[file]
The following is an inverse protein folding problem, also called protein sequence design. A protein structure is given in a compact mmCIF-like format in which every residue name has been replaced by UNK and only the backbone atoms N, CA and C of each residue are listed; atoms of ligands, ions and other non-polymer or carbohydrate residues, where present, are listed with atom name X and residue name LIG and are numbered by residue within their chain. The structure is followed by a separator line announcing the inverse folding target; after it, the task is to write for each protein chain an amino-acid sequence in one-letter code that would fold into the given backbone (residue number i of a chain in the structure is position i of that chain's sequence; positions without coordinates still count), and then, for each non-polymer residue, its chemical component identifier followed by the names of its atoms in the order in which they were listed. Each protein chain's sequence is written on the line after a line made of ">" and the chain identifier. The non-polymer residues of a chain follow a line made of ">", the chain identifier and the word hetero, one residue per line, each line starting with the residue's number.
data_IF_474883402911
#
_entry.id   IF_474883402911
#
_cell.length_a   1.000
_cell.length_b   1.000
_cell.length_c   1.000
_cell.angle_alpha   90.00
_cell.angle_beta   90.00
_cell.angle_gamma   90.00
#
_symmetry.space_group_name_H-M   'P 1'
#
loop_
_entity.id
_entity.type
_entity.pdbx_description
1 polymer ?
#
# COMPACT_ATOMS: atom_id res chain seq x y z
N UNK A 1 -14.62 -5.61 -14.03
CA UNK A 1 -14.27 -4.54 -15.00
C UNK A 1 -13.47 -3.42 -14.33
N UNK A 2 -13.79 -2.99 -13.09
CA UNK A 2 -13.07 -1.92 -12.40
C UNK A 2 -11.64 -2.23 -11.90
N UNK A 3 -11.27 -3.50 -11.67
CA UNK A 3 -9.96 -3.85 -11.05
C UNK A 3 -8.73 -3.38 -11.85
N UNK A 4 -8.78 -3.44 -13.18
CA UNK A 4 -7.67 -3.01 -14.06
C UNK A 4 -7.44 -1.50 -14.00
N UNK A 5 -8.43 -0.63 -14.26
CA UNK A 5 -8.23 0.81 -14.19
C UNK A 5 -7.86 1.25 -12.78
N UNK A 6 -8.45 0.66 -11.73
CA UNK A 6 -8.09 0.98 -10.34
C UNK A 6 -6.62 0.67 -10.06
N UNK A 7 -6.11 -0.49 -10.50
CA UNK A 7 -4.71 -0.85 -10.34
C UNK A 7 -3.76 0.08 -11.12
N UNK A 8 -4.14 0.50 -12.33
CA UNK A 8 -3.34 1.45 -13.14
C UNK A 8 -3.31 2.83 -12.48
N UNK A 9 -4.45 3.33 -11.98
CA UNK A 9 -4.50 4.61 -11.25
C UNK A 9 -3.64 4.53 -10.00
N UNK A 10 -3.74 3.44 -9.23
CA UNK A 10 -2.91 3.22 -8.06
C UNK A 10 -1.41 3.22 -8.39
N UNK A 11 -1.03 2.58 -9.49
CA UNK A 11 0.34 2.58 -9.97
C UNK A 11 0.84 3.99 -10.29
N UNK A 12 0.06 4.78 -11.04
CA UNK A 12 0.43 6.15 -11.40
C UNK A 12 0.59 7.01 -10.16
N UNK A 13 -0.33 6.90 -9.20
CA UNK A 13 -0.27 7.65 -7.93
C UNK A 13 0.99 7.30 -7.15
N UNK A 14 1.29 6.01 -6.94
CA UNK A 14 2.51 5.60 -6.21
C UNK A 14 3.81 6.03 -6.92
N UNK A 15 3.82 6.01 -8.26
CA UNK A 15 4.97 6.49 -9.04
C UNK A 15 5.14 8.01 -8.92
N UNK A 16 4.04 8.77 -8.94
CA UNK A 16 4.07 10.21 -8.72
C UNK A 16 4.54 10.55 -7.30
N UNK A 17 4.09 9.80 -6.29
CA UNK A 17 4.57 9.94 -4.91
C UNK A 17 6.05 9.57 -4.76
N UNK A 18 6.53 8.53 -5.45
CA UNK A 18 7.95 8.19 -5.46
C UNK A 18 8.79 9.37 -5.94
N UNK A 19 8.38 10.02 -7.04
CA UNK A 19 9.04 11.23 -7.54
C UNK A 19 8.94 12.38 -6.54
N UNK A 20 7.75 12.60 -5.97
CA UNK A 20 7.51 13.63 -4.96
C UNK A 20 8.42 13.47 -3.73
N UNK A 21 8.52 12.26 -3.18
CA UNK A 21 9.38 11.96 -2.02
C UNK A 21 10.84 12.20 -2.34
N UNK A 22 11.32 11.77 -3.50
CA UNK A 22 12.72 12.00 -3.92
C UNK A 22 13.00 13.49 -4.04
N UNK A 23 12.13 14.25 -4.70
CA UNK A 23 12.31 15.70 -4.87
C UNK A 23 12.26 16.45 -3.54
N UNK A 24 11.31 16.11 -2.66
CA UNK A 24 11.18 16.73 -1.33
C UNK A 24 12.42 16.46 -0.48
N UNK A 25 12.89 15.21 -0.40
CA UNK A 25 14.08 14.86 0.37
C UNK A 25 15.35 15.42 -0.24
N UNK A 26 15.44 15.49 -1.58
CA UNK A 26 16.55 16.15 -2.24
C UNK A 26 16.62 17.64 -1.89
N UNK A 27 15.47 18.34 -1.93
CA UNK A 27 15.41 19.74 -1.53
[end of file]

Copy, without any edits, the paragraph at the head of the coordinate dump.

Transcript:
The following is an inverse protein folding problem, also called protein sequence design. A protein structure is given in a compact mmCIF-like format in which every residue name has been replaced by UNK and only the backbone atoms N, CA and C of each residue are listed; atoms of ligands, ions and other non-polymer or carbohydrate residues, where present, are listed with atom name X and residue name LIG and are numbered by residue within their chain. The structure is followed by a separator line announcing the inverse folding target; after it, the task is to write for each protein chain an amino-acid sequence in one-letter code that would fold into the given backbone (residue number i of a chain in the structure is position i of that chain's sequence; positions without coordinates still count), and then, for each non-polymer residue, its chemical component identifier followed by the names of its atoms in the order in which they were listed. Each protein chain's sequence is written on the line after a line made of ">" and the chain identifier. The non-polymer residues of a chain follow a line made of ">", the chain identifier and the word hetero, one residue per line, each line starting with the residue's number.